In 2017 Taiwan's government began expanding affordable public education and care services for early childhood in response to an increasingly alarming decline in the nation's birthrate. The government's initial measures (2017-2020) focused on expanding affordable education and care services and easing the burden on parents. This benefited more than 860,000 families and was expected to achieve the goal of providing comprehensive care for children ages 0-6.
To provide the greatest level of support possible to families raising children and foster an environment in which young people feel confident to marry and start a family, in 2021 the government expanded its response with the introduction of the national child care policy for ages 0-6 (2021-2024).
The ages 0-6 policy focuses on increasing the number of available slots at public preschools and child care facilities, providing additional childrearing allowances and easing the burden of childrearing for young families, harnessing the nation's resources to nurture the backbone of the country's future.
Key measures (non means-tested)
■ Increase affordable education and care services: Push forward with the rollout of more public child care facilities, as well as quasi-public services, by collaborating with residential child care (nanny) and private infant care centers that meet the required standards. Make use of available space within schools and publicly-owned land to establish more public and nonprofit preschools. Encourage more public and private sector organizations to invest in new preschools, and encourage partnerships with qualified private preschools through the quasi-public mechanism, thereby providing parents with a greater choice of affordable schooling for their children.
■ Raise childrearing allowances: Childrearing allowances for children ages 0-6 were raised to NT$5,000 (US$156) per month, and additional allowances were introduced for second and third children and beyond. Tuition subsidies for children ages 5-6 enrolled at private preschools were also adjusted in accordance with childrearing allowances. At the same time, eligibility for these allowances was also expanded to include families receiving parental leave-without-pay subsidies and disadvantaged households collecting other subsidies.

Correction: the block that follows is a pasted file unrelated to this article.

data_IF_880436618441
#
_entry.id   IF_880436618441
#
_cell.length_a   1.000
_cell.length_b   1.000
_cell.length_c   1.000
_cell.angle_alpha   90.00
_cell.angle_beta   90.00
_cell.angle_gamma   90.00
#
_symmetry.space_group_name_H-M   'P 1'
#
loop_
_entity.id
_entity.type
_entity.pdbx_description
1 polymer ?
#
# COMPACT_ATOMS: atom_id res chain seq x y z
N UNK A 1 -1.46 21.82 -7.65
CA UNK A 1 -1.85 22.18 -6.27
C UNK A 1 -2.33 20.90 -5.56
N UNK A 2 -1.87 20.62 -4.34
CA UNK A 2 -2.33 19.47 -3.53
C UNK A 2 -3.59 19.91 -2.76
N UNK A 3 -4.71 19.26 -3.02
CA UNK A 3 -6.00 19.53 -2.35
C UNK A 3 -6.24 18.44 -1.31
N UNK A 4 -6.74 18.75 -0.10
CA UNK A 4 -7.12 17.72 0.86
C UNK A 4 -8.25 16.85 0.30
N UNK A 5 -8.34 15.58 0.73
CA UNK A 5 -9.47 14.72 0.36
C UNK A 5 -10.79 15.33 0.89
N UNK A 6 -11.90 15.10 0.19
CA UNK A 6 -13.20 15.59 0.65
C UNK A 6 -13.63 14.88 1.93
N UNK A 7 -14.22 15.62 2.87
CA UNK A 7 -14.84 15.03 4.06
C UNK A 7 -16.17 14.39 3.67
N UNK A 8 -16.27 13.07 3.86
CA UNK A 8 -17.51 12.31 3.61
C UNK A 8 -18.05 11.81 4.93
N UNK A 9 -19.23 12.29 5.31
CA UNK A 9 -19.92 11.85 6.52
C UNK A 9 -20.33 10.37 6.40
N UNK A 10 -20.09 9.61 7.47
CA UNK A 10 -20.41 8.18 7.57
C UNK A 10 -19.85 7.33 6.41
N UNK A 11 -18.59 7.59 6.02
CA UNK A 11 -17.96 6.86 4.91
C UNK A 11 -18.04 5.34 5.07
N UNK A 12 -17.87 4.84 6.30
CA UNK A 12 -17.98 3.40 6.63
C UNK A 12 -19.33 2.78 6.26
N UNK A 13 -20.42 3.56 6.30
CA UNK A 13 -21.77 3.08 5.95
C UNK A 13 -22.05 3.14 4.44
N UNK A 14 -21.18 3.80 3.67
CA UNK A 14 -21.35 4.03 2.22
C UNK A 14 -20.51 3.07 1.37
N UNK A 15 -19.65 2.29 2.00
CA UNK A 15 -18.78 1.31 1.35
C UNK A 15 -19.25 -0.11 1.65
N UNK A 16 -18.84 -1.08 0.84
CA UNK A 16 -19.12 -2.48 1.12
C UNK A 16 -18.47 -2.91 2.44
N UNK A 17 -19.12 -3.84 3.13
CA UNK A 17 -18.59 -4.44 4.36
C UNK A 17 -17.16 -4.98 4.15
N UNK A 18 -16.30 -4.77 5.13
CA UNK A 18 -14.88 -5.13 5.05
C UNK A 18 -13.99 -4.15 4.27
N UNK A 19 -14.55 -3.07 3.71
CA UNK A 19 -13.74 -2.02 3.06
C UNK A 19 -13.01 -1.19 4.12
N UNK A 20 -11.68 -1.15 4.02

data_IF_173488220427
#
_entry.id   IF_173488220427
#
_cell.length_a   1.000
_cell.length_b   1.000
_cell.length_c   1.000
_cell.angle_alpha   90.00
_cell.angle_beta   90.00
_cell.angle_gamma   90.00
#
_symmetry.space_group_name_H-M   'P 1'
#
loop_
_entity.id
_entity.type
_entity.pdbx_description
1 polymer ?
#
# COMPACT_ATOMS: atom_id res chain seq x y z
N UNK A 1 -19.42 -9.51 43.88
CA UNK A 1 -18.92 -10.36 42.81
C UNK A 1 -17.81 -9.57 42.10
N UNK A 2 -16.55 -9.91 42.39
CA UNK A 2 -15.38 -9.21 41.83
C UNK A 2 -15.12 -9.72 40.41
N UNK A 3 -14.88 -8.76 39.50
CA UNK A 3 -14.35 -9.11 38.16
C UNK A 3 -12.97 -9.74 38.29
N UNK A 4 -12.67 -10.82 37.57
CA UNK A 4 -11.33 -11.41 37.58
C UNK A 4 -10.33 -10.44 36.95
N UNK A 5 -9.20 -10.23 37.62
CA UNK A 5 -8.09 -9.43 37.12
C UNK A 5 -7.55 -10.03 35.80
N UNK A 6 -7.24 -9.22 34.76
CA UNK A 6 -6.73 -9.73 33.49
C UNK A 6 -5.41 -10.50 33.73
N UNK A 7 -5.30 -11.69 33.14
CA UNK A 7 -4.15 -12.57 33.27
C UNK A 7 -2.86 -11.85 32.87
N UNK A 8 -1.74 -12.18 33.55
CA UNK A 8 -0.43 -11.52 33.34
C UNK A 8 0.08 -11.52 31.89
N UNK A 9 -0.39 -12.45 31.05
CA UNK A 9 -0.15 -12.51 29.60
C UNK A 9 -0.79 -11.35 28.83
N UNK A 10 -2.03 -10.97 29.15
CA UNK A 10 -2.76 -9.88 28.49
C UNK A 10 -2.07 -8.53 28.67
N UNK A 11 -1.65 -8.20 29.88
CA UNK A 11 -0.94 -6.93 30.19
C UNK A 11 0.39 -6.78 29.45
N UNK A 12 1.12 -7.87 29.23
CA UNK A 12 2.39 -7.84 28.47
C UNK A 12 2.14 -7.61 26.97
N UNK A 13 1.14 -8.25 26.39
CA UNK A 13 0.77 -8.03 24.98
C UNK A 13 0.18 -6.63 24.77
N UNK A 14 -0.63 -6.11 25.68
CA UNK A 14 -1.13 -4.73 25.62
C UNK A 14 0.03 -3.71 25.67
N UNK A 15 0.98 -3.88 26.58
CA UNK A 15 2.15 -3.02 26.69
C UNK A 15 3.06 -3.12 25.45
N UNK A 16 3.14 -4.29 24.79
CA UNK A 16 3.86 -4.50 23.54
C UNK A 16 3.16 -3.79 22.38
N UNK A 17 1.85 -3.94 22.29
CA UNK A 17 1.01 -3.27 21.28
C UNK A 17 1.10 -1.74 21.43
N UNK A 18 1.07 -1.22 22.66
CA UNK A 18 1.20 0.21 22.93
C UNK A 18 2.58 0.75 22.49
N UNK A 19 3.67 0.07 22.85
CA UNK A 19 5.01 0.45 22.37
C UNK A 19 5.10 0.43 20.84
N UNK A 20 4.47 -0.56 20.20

■ Lower child care and education fees: Starting August 2022, child care subsidies for children ages 0-2 attending public and quasi-public care centers were increased to NT$5,500 and NT$8,500, respectively, with additional subsidies for the second and third children and beyond. For children ages 2-6 attending public, nonprofit or quasi-public preschools, tuition fees were capped at NT$1,000, NT$2,000 and NT$3,000 per month, respectively, with further reductions for the second and third children and beyond.
■ Raise employee salaries: Minimum monthly salaries for personnel working in public child care services will be raised to over NT$35,000. For personnel working in quasi-public child care and teaching staff and educare providers working in quasi-public preschools, minimum monthly salaries will be raised according to three tiers — NT$30,000, NT$33,000 and NT$36,000 — based on level of seniority.
■ Provide an incentive structure: The government will provide grants of up to NT$500,000 per additional caregiver per year for child care centers that optimize to a caregiver-to-child ratio of 1:4. Quasi-public child care centers that upgrade their facilities and equipment will be eligible to apply for grants ranging between NT$400,000 and NT$800,000. Additionally, quasi-public nanny services that meet the required equipment standards will receive an increased allowance of NT$12,000 per nanny per year.